Jim Curran

Jacquelyn Davis

Tracy Dell-Angela Barber

Josh Densen

Josh Dormont

Jen Dryer

Keara Duggan

Will Ehrenfeld

Kristin Ehrgood

Christopher Eide

Tracy Epp

Robyn Fehrman

Harris Ferrell

Bill Florio

Briana Foley

Kathleen Fujawa

Kelly Garrett

Stephanie Germeraad

Leslie Gerwin

Chris Gibbons

April Goble

Vanessa Gonzalez

Kate Gottfredson

Ethan Gray

Ron Gubitz

Deanna Harnett

Rich Harrison

Elliot Haspel

Beth Hawkins

Jimmy Henderson

Amy Hertel Buckley

Ryan Hill

Irene Holtzman

Julie Horowitz

Nik Howard

Tim Hurley

Carrie Irvin

Nithin Iyengar

Lida Jennings

Tim Johnson

Alex Johnston

Rhonda Kalifey-Aluise

Nate Kellogg

Jeff Kerscher

Paul Keys

Maryanne Kiley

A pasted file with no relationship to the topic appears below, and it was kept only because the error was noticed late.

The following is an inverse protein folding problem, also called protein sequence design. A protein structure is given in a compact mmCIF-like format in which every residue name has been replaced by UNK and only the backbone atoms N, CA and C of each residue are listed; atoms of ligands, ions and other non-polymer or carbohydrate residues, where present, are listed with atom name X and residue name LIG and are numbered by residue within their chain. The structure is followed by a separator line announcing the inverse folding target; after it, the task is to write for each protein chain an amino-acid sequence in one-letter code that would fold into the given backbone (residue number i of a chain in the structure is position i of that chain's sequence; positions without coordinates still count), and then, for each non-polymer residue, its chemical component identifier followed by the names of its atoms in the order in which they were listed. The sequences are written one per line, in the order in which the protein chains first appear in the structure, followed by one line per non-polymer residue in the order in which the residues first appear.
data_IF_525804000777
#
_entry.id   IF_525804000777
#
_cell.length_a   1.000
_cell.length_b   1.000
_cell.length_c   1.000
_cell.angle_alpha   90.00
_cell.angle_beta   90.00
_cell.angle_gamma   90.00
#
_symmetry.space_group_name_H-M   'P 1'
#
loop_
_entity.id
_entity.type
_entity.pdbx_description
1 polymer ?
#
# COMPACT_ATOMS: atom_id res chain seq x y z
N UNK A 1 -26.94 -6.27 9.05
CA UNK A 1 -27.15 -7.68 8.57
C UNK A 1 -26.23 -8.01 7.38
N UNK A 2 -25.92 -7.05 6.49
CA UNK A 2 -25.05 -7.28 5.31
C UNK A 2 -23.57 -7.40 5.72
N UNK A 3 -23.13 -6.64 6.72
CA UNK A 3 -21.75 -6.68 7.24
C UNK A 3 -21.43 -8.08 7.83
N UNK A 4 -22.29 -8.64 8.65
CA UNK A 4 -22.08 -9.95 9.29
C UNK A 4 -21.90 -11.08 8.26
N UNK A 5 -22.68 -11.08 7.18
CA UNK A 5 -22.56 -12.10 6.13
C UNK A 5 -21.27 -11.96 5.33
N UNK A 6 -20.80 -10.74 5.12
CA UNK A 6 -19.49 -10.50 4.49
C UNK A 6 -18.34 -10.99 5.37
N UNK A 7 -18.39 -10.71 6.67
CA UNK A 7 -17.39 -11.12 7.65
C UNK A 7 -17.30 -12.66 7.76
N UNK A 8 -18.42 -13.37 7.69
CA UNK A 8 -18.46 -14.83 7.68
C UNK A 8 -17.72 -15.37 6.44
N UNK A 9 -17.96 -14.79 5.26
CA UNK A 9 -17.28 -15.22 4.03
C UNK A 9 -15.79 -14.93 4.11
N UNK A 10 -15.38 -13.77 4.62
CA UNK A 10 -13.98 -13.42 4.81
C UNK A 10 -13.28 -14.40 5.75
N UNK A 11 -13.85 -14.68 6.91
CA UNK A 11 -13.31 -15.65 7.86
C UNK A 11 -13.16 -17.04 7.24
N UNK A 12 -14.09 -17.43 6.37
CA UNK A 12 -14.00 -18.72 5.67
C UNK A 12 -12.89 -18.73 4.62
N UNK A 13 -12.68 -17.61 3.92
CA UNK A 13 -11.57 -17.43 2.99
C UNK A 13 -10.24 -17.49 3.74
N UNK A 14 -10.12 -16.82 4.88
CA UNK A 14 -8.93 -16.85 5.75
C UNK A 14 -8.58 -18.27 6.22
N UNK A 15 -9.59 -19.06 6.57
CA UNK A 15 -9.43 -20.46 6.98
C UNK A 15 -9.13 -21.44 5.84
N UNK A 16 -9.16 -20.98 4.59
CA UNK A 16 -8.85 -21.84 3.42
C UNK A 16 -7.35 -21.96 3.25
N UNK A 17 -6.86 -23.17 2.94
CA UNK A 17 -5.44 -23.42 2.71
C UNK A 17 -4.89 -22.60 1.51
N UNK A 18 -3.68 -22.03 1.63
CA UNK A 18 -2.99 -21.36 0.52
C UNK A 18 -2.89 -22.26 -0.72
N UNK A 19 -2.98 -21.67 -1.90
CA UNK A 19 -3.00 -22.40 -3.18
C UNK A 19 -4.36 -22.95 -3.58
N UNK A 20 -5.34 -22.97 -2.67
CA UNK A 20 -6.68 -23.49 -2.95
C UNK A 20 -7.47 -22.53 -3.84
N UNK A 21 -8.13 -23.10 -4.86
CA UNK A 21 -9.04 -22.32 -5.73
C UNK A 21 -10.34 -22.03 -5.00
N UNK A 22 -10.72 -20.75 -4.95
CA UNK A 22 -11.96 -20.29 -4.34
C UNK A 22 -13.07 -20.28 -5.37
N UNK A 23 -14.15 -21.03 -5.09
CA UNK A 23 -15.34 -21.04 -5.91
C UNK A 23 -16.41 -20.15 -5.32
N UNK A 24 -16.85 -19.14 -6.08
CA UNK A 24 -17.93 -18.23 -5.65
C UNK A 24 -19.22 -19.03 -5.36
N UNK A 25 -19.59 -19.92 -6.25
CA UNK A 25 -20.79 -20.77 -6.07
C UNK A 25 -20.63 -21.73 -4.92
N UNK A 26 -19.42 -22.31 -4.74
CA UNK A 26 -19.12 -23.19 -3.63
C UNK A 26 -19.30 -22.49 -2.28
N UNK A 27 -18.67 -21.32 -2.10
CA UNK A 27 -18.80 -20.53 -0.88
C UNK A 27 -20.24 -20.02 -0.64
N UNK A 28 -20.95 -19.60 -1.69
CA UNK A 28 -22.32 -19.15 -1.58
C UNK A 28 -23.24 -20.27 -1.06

Greg Klein

Jonathan Klein

Valentina Korkes

Holly Kragthorpe

Matt Kramer

Emily Lawson

Eric Lerum

Simmons Lettre

Katya Levitan-Reiner

Hilary Lewis

Marianne Lombardo

Allan Ludgate

Chistopher Maher

Maura Marino

Christi Martin

Lisa Macfarlane

Tracy McDaniel

Arthur McKee

Frances McLaughlin

Alex Medler

Dmitri Mehlhorn

Lynell Michelsen

Clare Middleton-Detzner

Derek Mitchell

Michael Moody

Scott Morgan

Alexis Morin

Sydney Morris

Nate Morrison

Jennifer Nagourney

Charlie Odom

Allison Ohle

William E. Olsen

Nitzan Pelman

Andrew Plemmons Pratt

Tatiana Poladko

Beth Rabbitt

Kyrra Rankine

Sendhil Revuluri

Benjamin Riley

Michael Robbins

Chris Rogers

Allison Rogovin

David Rosenberg